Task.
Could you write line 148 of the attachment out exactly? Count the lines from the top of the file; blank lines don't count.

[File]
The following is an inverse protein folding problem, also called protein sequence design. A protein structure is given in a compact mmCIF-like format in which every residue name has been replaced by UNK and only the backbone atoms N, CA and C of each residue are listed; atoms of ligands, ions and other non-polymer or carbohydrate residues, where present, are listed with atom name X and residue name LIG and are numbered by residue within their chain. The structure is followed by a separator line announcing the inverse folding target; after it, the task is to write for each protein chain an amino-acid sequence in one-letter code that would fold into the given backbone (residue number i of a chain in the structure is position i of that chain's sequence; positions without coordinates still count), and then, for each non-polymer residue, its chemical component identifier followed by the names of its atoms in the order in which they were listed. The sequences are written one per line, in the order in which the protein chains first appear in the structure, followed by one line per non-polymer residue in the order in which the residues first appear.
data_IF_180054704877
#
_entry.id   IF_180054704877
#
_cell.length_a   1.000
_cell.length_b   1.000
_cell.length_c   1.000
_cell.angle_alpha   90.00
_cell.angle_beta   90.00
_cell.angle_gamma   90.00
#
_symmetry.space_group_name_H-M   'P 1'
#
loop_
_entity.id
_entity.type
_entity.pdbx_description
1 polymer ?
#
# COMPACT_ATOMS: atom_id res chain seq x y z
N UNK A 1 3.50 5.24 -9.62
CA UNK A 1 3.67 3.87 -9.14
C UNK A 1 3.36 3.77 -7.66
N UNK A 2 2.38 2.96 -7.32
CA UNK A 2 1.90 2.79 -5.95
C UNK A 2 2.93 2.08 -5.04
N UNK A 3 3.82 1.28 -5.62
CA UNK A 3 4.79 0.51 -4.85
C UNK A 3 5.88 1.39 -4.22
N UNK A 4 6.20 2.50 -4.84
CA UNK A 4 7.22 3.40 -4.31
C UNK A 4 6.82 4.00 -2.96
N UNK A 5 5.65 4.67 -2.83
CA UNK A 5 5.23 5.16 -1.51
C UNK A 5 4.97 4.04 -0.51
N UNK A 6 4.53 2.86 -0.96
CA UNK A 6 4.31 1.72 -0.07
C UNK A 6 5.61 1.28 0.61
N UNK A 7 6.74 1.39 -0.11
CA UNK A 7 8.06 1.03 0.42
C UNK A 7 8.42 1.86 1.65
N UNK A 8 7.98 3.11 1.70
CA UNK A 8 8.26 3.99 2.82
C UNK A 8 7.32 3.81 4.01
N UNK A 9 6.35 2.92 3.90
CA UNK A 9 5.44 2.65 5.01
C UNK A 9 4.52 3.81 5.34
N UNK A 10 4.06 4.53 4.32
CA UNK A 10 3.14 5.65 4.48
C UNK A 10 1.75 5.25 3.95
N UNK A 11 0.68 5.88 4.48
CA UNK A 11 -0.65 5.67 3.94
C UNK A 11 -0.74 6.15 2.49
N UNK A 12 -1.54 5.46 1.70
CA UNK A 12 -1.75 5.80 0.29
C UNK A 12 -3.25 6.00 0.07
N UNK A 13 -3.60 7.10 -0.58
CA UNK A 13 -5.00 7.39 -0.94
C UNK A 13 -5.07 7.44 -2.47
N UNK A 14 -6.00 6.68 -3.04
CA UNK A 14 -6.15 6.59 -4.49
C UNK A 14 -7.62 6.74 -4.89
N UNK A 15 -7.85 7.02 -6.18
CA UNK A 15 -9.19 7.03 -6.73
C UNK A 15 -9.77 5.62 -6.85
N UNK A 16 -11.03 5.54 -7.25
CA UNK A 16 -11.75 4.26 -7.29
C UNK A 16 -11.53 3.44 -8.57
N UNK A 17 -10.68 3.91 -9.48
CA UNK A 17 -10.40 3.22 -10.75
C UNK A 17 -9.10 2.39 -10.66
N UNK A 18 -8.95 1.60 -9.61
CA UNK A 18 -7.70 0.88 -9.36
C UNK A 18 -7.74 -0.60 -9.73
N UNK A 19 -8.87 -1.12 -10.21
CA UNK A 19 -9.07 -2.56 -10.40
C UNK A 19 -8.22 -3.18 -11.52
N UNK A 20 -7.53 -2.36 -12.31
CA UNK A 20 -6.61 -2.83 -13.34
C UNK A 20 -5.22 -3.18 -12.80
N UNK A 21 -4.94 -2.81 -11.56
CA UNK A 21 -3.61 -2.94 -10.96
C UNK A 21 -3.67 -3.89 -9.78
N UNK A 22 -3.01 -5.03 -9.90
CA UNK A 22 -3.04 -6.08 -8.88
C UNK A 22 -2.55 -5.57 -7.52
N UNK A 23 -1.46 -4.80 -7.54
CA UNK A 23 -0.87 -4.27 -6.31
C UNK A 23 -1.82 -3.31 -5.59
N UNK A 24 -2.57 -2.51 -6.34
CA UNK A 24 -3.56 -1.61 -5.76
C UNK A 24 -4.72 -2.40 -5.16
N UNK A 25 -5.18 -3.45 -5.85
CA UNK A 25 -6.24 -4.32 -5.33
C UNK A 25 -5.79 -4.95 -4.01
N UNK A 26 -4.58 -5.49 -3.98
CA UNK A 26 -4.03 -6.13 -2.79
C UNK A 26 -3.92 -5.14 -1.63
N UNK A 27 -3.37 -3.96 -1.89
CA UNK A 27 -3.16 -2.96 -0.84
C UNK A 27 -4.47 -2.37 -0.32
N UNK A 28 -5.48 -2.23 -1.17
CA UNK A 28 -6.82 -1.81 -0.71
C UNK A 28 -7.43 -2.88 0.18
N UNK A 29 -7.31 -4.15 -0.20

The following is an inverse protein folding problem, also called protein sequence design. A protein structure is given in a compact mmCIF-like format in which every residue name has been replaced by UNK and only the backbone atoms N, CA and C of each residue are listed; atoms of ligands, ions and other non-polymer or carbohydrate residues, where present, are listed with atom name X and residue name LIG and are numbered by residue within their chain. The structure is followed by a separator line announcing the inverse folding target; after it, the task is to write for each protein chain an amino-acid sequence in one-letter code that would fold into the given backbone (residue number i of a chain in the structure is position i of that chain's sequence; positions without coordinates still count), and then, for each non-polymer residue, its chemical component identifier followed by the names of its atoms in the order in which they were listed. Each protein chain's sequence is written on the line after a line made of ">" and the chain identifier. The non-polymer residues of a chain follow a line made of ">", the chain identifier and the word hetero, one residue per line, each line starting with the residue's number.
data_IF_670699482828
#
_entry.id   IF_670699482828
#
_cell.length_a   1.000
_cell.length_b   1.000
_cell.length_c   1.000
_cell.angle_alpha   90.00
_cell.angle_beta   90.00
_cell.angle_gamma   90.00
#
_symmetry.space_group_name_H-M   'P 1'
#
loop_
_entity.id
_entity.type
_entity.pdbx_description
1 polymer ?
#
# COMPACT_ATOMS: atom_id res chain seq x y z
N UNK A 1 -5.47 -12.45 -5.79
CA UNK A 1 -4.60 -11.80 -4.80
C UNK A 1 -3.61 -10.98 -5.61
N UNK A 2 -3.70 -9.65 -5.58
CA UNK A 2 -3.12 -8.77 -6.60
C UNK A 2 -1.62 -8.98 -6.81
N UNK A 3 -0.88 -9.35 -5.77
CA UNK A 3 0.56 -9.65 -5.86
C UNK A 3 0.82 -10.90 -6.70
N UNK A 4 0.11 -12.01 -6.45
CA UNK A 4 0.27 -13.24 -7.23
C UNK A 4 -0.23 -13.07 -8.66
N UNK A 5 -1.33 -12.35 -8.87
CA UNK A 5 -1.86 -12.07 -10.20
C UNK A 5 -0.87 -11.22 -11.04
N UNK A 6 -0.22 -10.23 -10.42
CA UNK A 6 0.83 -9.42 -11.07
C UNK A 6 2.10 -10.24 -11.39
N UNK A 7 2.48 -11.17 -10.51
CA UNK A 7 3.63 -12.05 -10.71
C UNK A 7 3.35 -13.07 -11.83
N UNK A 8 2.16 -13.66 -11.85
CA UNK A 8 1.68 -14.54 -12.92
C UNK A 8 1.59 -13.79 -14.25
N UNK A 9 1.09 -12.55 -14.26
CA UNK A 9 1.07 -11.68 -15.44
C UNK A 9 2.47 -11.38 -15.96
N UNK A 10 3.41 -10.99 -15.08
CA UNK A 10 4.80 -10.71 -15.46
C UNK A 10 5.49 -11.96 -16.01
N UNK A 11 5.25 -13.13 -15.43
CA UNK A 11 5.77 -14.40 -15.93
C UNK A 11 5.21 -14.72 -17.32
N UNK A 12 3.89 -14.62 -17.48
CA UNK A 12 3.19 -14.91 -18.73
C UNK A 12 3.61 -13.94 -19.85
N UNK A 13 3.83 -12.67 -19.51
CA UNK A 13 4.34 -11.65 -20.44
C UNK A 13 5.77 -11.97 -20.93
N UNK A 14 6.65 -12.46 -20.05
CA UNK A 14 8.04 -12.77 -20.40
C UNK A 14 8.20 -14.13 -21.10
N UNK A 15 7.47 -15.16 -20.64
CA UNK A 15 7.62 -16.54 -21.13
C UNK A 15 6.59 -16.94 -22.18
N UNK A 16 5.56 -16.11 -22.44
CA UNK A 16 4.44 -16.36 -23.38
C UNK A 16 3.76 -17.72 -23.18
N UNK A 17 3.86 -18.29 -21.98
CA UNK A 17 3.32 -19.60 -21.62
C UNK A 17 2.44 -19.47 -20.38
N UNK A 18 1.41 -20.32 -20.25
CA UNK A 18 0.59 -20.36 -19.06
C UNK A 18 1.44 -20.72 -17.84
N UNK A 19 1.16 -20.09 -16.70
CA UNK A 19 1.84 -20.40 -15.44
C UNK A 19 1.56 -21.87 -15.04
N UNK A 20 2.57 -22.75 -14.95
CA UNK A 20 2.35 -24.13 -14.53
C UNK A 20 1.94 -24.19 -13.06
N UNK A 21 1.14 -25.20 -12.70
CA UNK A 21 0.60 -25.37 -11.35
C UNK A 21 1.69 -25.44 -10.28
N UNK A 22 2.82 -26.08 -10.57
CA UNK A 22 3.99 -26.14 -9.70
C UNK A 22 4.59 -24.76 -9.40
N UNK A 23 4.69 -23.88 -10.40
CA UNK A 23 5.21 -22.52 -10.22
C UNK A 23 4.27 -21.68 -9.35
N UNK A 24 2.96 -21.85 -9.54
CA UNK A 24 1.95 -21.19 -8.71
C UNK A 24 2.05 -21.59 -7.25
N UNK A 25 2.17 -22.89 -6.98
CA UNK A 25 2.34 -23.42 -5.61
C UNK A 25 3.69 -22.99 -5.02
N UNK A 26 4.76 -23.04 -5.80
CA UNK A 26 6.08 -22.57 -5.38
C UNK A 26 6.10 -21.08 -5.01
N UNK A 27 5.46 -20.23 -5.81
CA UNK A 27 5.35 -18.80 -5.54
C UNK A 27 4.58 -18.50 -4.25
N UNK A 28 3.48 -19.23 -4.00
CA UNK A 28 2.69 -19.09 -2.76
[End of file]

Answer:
C UNK A 7 3.35 -13.07 -11.83